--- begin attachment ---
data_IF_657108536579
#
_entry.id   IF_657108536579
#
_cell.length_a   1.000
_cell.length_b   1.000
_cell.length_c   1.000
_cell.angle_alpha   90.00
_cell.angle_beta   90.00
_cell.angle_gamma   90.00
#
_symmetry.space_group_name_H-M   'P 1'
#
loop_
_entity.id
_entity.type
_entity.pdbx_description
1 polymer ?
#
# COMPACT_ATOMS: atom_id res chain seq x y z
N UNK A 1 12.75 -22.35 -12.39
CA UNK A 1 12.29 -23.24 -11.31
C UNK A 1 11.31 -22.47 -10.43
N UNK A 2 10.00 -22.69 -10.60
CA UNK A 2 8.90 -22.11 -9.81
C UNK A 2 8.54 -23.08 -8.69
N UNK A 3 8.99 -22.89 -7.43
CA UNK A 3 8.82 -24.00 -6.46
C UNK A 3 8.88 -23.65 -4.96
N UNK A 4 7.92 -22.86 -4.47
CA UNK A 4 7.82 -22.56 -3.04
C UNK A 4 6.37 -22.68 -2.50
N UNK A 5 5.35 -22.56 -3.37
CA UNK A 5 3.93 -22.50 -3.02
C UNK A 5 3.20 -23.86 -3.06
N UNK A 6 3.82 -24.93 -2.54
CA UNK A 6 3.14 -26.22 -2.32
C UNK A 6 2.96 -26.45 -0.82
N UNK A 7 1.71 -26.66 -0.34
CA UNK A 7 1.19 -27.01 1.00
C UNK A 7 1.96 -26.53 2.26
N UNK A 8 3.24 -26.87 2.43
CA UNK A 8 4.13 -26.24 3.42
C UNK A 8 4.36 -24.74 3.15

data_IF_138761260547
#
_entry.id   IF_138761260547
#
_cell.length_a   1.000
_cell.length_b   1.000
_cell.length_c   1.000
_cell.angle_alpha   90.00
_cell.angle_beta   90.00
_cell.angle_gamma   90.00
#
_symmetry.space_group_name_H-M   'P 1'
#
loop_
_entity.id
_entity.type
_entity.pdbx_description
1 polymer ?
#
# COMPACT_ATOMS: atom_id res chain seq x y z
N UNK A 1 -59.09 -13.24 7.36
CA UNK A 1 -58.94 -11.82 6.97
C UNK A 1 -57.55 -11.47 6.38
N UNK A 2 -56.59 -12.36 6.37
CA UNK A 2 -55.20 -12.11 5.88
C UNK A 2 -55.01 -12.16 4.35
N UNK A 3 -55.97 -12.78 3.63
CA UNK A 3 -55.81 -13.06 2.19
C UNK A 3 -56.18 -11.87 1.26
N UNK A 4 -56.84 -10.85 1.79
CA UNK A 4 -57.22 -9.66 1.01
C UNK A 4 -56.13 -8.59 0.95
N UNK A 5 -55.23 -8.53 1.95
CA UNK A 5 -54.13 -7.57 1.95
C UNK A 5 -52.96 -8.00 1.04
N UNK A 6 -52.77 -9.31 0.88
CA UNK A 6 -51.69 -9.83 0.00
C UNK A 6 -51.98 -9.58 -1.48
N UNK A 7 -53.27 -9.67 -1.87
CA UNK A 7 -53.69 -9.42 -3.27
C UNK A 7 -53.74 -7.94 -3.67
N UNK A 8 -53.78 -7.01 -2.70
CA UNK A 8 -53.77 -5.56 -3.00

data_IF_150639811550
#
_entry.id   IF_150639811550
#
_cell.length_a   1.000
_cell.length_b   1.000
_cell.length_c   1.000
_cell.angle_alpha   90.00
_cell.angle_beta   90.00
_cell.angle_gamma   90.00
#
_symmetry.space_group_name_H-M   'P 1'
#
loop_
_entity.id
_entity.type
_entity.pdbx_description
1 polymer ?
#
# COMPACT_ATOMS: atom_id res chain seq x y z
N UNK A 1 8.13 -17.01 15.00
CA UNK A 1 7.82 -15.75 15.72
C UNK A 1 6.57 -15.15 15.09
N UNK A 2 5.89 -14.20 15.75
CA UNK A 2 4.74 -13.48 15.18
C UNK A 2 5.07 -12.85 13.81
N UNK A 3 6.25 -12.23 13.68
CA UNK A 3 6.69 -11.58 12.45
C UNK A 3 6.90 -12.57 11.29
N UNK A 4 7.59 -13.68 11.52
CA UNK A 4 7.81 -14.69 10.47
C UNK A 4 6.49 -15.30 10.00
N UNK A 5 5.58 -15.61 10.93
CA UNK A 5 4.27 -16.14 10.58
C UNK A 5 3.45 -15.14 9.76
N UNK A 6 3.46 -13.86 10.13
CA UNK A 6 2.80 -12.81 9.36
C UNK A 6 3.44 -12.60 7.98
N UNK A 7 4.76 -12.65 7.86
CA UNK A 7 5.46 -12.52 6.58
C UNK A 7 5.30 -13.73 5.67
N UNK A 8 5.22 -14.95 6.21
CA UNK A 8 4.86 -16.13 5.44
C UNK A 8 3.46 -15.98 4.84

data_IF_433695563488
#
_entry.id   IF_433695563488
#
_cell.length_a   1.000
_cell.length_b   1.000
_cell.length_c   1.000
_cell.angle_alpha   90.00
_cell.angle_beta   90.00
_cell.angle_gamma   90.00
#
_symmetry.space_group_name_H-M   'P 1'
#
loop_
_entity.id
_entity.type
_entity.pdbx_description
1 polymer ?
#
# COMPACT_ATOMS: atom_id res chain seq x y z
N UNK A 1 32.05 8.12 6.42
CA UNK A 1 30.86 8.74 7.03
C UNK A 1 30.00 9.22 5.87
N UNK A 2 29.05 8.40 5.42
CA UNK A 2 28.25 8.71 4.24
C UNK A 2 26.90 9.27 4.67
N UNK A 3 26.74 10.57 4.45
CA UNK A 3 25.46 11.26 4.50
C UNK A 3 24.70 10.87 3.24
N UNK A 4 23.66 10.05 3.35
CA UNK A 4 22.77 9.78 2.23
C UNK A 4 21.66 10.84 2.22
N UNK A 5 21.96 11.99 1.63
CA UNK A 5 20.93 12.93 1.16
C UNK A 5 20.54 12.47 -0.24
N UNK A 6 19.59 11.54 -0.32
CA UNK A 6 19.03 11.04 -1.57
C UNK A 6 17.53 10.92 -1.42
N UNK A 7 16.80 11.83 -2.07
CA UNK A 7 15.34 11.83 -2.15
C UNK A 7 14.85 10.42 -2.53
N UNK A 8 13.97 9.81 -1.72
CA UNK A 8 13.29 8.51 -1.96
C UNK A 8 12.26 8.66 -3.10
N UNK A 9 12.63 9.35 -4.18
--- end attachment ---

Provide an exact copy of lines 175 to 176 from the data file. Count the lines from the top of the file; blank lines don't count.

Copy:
C UNK A 8 12.26 8.66 -3.10
N UNK A 9 12.63 9.35 -4.18